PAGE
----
The blog for Mets fans
who like to read


Greg Prince and Jason Fry
Faith and Fear in Flushing made its debut on Feb. 16, 2005, the brainchild of two longtime friends and lifelong Met fans.

Greg Prince discovered the Mets when he was 6, during the magical summer of 1969. He is a Long Island-based writer, editor and communications consultant. Contact him here.

Jason Fry is a Brooklyn writer whose first memories include his mom leaping up and down cheering for Rusty Staub. Check out his other writing here.

Got something to say? Leave a comment, or email us at (Sorry, but we have no interest in ads, sponsored content or guest posts.)

Need our RSS feed? It's here.

Visit our Facebook page, or drop by the personal pages for Greg and Jason.

Or follow us on Twitter: Here's Greg, and here's Jason.

Dreaming of an Even Keel

Here’s a second-half resolution I’ll never keep: I need to be more even-keeled as a Mets fan.

The Mets began the year looking hopeless. Then they looked pretty good, maybe even better than pretty good. Then for a long stretch they looked both bad and boring, even as some were insisting they weren’t really that bad, that they were being undone by an unlikely run of bad luck. And then they looked pretty good again – so that, to my surprise, the All-Star break came as an unwelcome guest. Stop playing baseball? When we were finally enjoying it again? Why would someone do that to us?

The Mets returned from the break on Friday by rolling out to a 4-0 lead over the Padres, who are normally hapless but somehow not against us. (Or at least not while contained by Petco Park.) They blew the lead, then regained it behind a key single from Travis d’Arnaud, whose season has been a microcosm of his team’s. So of course tonight they got steamrolled by those very same Padres.

For the most part, credit Tyson Ross, who rode his evil slider through seven very effective innings. If you’re feeling pessimistic, apportion some blame to Dillon Gee, whose elevated pitches fueled a massive home run by Yasmani Grandal and a lesser shot that still counted by Will Venable. The Mets loaded the bases in the seventh, but Ruben Tejada turned in a poor at-bat, and that was essentially it.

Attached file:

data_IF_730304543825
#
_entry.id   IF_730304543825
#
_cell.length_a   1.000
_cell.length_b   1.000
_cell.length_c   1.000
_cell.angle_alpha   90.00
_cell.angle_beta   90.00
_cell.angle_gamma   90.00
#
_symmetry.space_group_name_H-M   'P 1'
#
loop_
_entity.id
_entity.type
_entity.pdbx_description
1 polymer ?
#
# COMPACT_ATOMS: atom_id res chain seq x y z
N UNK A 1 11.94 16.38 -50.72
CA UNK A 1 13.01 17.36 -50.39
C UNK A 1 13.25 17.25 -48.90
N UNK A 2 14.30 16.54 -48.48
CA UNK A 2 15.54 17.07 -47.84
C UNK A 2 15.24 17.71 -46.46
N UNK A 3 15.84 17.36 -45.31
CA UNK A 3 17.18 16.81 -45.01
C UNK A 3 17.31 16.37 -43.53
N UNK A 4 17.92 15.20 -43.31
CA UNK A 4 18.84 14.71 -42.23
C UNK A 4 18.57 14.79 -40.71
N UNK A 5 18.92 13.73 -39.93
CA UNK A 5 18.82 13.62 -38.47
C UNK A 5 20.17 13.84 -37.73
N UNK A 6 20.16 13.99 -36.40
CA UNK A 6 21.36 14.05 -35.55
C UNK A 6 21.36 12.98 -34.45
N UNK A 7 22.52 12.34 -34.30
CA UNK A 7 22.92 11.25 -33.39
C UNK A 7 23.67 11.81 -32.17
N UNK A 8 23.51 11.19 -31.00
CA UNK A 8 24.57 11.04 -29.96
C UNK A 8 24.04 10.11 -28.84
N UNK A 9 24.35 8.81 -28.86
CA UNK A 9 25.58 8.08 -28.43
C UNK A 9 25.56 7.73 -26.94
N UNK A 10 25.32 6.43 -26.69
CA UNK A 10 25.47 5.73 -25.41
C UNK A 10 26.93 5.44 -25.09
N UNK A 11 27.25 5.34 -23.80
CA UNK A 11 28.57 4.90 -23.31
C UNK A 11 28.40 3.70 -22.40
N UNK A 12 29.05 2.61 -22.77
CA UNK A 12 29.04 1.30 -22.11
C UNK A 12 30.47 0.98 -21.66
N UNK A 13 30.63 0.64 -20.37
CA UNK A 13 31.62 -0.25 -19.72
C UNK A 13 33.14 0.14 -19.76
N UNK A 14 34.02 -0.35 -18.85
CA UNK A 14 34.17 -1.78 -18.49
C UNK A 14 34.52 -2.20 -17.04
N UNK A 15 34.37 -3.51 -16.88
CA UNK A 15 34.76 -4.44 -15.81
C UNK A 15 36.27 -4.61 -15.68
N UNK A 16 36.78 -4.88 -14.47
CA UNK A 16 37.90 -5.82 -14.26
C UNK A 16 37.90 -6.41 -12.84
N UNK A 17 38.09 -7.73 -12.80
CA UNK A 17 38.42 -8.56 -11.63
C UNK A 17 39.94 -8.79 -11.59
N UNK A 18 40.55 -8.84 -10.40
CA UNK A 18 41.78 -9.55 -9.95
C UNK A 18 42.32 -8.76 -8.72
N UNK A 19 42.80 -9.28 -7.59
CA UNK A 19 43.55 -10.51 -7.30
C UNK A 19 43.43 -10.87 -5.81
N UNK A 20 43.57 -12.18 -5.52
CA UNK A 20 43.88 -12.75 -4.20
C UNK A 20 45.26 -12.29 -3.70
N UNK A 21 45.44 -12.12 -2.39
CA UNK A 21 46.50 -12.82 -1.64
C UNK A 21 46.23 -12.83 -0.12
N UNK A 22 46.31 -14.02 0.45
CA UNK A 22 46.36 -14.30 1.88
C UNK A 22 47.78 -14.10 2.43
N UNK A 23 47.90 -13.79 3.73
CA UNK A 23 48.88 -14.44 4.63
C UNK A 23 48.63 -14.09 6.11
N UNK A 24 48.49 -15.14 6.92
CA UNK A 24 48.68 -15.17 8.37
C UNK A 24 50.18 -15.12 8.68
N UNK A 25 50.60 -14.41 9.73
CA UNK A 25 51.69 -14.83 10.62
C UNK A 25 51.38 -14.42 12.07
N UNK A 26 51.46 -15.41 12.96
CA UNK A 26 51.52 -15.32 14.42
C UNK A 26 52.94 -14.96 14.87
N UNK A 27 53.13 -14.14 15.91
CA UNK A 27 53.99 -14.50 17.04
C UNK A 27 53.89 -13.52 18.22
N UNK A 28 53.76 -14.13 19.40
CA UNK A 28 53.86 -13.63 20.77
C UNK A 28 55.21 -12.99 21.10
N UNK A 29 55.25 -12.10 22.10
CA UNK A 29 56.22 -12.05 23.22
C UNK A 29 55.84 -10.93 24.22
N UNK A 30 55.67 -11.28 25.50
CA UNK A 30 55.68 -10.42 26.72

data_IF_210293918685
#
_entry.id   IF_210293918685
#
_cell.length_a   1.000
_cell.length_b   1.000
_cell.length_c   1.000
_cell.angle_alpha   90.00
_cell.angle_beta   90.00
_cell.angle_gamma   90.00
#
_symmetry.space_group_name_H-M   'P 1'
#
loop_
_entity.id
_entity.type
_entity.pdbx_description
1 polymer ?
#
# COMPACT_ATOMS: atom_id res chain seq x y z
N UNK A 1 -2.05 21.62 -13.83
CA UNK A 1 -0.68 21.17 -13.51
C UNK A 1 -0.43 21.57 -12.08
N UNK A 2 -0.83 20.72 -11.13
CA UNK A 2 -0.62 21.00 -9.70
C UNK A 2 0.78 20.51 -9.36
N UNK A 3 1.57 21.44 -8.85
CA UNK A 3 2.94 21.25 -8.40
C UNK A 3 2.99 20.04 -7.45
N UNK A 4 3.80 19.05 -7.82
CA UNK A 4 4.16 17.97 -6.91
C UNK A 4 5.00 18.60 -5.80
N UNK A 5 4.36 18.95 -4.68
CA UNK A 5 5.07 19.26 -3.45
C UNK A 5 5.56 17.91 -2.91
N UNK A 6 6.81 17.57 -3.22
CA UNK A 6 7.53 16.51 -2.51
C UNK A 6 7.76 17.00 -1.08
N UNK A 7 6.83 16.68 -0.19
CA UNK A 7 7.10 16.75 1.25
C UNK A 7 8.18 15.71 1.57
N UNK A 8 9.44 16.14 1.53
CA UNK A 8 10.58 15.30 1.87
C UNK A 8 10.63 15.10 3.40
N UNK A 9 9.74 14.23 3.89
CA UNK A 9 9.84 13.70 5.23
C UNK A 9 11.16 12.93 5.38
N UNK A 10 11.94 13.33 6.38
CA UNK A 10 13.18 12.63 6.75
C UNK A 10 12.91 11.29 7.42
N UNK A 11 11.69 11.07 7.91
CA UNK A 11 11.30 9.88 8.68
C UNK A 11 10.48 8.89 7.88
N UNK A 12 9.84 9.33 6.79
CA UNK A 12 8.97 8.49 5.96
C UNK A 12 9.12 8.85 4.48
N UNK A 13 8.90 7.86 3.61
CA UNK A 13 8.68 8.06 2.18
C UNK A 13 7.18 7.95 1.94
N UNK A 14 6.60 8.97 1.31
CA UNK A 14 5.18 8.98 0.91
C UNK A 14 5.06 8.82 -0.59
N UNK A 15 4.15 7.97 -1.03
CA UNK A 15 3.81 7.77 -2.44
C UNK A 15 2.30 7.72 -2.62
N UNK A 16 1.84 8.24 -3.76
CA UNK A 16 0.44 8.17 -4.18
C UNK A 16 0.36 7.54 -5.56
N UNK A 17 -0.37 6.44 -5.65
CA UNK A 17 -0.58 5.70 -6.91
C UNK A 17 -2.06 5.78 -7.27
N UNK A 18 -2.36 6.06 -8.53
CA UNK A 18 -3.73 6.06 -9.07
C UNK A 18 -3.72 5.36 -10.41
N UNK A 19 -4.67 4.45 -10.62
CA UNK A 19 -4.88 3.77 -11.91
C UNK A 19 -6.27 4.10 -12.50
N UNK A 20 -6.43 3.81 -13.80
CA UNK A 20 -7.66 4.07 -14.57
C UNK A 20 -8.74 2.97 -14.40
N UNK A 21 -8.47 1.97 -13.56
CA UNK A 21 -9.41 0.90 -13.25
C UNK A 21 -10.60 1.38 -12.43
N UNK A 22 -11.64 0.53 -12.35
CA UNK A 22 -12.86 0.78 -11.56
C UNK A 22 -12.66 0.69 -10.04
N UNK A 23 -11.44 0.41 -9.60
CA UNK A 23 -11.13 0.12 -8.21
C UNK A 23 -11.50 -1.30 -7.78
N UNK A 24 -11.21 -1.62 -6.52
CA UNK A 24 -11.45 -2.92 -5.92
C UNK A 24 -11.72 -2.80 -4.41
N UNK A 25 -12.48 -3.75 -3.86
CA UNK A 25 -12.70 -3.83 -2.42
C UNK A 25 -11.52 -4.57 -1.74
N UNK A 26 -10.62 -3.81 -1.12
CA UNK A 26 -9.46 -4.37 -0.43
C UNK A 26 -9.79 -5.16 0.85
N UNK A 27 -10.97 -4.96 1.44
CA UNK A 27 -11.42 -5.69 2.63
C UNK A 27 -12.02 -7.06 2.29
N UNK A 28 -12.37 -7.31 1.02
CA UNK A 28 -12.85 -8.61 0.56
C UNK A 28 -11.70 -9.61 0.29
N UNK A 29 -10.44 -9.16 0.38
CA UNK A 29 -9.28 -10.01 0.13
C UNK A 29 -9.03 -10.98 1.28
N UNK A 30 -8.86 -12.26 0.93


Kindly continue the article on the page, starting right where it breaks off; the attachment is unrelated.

What does this mean? Basically nothing. The Mets are going to get dismantled by good pitchers – it happens routinely in baseball – and sometimes by their own mistakes. They’re going to have bad days and cold streaks to go with laughers and hot streaks.

Baseball players know this, and try not to get too high or low about it – the noted philosopher Rod Kanehl once observed that “the line drives are caught, the squibbles go for hits. It’s an unfair game.” We refuse to believe what the players know, and attribute agency to what’s mostly chance – a team on a hot streak has chemistry, desire, grit, heart, etc., while the same team on a cold streak lacks leadership, is listless, doesn’t care, isn’t meshing, etc. We ought to take a long view, demanding to know if our team has been properly assembled and if its key players are being put in situations that give them the best chance of growing and succeeding. If that’s true, well, it guarantees nothing. You hope your squibbles get through the infield and the other guys’ line drives find gloves.

The Mets still face fundamental questions about ownership’s willingness to field a competitive team, as well as the usual arguments about whether prospects are ready and veterans are shot. But amid the ebb and flow of a schizophrenic season, there are positive signs: Lucas Duda, Travis d’Arnaud, Ruben Tejada, Kirk Nieuwenhuis, Zack Wheeler, Jenrry Mejia, Jeurys Familia and Vic Black all look like they’ve taken steps forward in their development, and a number of hitters in the minor leagues have pushed their way into conversations about the future. I should keep my eye on that story, instead of letting my emotions run wild in response to day-to-day dramas.

I won’t do that, but it’s nice to imagine that I might.

Insult to injury: I’m up in Maine visiting my kid at camp, and so was following tonight’s game on Gameday Audio, part of the MLB At Bat app. Gameday Audio has gone from godsend to problem child this year, with chronic crashes and freezes. Tonight the WOR feed got stuck on the last bits of Mets pregame, refusing to advance to the game itself. Which left me listening to the Padres’ radio guys.

Wow. Just wow. The Pads’ play-by-play guy is Ted Leitner, who might be the worst announcer I’ve ever heard. Where to start? He’s a hopeless homer, for one, but I’ll grant that’s a matter of taste. Unfortunately for Padres listeners, Leitner also has an annoying, choppy style that’s frequently behind the play – he repeatedly described great pitches, their action, etc. before circling around to the rather important fact that said pitch was strike three. He was ill-prepared – he consistently mispronounced “Nieuwenhuis” and “d’Arnaud,” which could have been remedied by simply asking the guys in the next booth. And he’s a bundle of lame shtick, from his irritating “ball going, ball gone” home run call to rambling stories that have nothing to do with baseball and random outbursts. (Come for the stuff Mel Brooks told Leitner about “Blazing Saddles,” stay for Leitner making a “Camptown Races” reference for Lucas Duda. It was like someone gave an eight-year-old a microphone.)